Valencia, located on the Gulf of Valencia on the Mediterranean coast between Barcelona and Gibraltar, is Spain’s third largest city (after Madrid and Barcelona) with a population of 800,000 in the city and about 2 million in the metropolitan area. The city was founded on the Turia River in 138 B.C. by the Romans who chose the location, about 5 kilometers (3 miles) inland from the coast for defensive reasons, rather than on the coast.
Valencia is well known for its eponymous oranges and is the largest orange producing region in Europe. Approximately 80% of the oranges (and orange juice, etc.) are exported.
Within the former city walls (expanded from Roman times through several different governments until the 1600s), there are innumerable historic structures, making it the largest historic city district in Spain and a very popular tourist city.
Valencia is also well known for its annual festival, Las Fallas (The Falles), in which large stationary wood and paper sculptures across the historic district of the city are burned the last night of the festival — an historic Spanish pre-cursor to Burning Man, held annually on the west coast of the United States.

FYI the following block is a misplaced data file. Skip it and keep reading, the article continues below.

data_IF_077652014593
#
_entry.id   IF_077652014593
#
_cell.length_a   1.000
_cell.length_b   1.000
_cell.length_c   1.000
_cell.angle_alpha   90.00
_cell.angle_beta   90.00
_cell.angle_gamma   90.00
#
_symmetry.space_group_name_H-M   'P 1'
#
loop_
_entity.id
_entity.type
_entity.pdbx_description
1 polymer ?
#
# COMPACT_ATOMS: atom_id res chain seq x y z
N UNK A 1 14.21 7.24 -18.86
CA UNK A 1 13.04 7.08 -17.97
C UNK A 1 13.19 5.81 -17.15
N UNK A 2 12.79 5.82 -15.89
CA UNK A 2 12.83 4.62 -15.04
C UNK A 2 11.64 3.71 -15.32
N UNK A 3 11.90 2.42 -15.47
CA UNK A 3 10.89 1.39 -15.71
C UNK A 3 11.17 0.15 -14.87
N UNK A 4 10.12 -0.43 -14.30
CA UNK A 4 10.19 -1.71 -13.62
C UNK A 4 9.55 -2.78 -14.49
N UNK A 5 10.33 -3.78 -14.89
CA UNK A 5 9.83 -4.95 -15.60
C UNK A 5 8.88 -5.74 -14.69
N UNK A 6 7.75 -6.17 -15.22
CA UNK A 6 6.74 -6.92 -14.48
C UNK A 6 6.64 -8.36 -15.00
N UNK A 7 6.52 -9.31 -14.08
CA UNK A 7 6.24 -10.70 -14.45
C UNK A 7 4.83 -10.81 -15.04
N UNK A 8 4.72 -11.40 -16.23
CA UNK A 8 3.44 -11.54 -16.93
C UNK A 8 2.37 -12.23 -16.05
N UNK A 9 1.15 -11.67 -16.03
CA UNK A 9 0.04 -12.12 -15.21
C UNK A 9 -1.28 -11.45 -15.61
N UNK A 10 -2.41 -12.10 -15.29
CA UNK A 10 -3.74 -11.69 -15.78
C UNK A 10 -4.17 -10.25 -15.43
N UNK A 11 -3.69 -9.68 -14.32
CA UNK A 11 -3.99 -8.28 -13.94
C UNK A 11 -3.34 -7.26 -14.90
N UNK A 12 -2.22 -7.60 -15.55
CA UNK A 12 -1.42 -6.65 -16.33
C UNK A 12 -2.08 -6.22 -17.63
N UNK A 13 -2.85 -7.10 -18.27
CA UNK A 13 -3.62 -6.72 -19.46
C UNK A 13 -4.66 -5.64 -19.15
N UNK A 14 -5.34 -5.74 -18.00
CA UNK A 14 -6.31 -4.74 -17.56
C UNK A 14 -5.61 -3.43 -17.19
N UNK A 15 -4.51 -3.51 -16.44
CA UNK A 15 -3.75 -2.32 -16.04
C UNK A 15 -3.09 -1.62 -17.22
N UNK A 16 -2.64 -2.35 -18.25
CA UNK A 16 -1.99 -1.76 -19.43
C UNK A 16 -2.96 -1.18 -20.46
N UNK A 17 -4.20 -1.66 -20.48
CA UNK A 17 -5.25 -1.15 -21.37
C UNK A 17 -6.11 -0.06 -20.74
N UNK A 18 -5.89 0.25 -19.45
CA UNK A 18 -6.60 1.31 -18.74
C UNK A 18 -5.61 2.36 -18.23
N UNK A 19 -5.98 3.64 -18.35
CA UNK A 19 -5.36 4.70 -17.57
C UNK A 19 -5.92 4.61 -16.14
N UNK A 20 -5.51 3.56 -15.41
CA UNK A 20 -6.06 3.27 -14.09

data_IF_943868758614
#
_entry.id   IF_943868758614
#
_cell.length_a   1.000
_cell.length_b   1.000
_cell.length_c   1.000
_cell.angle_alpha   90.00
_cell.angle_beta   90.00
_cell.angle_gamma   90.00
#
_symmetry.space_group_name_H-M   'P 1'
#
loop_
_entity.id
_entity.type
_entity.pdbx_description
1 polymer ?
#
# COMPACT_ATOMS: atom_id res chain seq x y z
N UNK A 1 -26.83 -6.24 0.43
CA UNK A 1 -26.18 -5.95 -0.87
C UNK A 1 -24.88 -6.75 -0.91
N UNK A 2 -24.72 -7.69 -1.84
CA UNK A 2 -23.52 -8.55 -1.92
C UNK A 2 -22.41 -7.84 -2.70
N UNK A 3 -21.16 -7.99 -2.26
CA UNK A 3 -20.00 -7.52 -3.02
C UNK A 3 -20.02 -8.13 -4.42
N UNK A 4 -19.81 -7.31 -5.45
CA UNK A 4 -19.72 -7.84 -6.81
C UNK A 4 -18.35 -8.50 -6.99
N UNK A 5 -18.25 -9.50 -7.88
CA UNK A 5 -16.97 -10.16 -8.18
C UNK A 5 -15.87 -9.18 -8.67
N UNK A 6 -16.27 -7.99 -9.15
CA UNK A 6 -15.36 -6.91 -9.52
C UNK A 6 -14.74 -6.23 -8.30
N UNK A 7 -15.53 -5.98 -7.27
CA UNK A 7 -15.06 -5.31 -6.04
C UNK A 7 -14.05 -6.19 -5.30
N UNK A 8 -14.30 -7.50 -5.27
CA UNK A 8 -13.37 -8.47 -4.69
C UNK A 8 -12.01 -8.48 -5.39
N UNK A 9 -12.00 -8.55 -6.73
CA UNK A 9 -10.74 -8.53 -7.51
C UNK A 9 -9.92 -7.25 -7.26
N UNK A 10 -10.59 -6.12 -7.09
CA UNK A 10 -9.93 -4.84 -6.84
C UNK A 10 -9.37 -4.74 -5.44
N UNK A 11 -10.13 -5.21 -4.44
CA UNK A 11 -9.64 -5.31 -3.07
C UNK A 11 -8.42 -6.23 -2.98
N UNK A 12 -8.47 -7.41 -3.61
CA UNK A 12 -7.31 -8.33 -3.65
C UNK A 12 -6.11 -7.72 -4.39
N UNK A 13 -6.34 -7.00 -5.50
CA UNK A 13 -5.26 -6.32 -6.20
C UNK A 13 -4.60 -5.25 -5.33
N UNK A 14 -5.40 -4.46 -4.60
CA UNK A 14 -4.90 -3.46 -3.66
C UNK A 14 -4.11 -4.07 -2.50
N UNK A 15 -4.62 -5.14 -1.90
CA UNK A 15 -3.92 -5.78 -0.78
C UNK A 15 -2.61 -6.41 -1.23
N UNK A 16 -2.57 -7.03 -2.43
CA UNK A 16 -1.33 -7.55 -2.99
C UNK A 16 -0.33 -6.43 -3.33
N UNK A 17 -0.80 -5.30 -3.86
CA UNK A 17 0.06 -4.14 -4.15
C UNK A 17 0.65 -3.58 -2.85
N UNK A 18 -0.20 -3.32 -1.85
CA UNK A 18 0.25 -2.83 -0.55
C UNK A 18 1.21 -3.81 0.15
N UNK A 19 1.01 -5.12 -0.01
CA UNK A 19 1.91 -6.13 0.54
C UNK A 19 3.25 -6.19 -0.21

The modernist Mercado Central (Central Market) is reputedly Europe’s largest covered food market. A broad range of fresh foods are available daily (except Sunday), from fruits and vegetables to cheeses, meats and fish and seafood. Before entering the market for our purchases early one morning, we stopped at a small cafe outside and had a delicious local favorite breakfast — churros and hot chocolate.
While this blog has focused on photographs of the historical center of Valencia, a future post will explore the incredible new development just outside the historical district and old city walls, in the former course of the River Turia, the Ciutat de les Arts i les Ciencies (City of Art and Sciences), a modernist-design entertainment-based cultural and architectural complex designed by the world renowned Spanish architect, Santiago Calatrava.